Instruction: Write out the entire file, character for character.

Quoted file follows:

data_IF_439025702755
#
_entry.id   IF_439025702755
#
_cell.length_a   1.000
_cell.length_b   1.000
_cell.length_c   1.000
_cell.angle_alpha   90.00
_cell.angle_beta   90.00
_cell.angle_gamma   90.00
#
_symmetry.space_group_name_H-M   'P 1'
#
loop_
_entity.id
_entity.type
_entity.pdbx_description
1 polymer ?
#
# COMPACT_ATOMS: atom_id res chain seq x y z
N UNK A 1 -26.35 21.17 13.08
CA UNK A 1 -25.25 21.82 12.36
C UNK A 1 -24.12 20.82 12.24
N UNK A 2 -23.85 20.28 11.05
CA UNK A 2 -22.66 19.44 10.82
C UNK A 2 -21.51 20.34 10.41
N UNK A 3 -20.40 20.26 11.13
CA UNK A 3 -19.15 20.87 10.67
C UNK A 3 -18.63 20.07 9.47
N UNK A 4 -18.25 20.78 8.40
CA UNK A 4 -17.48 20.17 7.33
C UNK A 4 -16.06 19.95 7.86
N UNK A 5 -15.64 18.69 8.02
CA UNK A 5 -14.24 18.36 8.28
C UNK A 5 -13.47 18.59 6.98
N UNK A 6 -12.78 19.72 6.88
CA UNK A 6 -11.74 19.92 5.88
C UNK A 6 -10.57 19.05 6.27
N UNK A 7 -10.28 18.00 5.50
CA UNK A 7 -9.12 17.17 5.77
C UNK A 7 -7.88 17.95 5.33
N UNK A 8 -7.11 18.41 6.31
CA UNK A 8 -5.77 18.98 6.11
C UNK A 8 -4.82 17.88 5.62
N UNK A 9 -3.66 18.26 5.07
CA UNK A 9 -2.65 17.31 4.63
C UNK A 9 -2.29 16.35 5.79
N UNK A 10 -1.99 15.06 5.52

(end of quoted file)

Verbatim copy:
data_IF_439025702755
#
_entry.id   IF_439025702755
#
_cell.length_a   1.000
_cell.length_b   1.000
_cell.length_c   1.000
_cell.angle_alpha   90.00
_cell.angle_beta   90.00
_cell.angle_gamma   90.00
#
_symmetry.space_group_name_H-M   'P 1'
#
loop_
_entity.id
_entity.type
_entity.pdbx_description
1 polymer ?
#
# COMPACT_ATOMS: atom_id res chain seq x y z
N UNK A 1 -26.35 21.17 13.08
CA UNK A 1 -25.25 21.82 12.36
C UNK A 1 -24.12 20.82 12.24
N UNK A 2 -23.85 20.28 11.05
CA UNK A 2 -22.66 19.44 10.82
C UNK A 2 -21.51 20.34 10.41
N UNK A 3 -20.40 20.26 11.13
CA UNK A 3 -19.15 20.87 10.67
C UNK A 3 -18.63 20.07 9.47
N UNK A 4 -18.25 20.78 8.40
CA UNK A 4 -17.48 20.17 7.33
C UNK A 4 -16.06 19.95 7.86
N UNK A 5 -15.64 18.69 8.02
CA UNK A 5 -14.24 18.36 8.28
C UNK A 5 -13.47 18.59 6.98
N UNK A 6 -12.78 19.72 6.88
CA UNK A 6 -11.74 19.92 5.88
C UNK A 6 -10.57 19.05 6.27
N UNK A 7 -10.28 18.00 5.50
CA UNK A 7 -9.12 17.17 5.77
C UNK A 7 -7.88 17.95 5.33
N UNK A 8 -7.11 18.41 6.31
CA UNK A 8 -5.77 18.98 6.11
C UNK A 8 -4.82 17.88 5.62
N UNK A 9 -3.66 18.26 5.07
CA UNK A 9 -2.65 17.31 4.63
C UNK A 9 -2.29 16.35 5.79
N UNK A 10 -1.99 15.06 5.52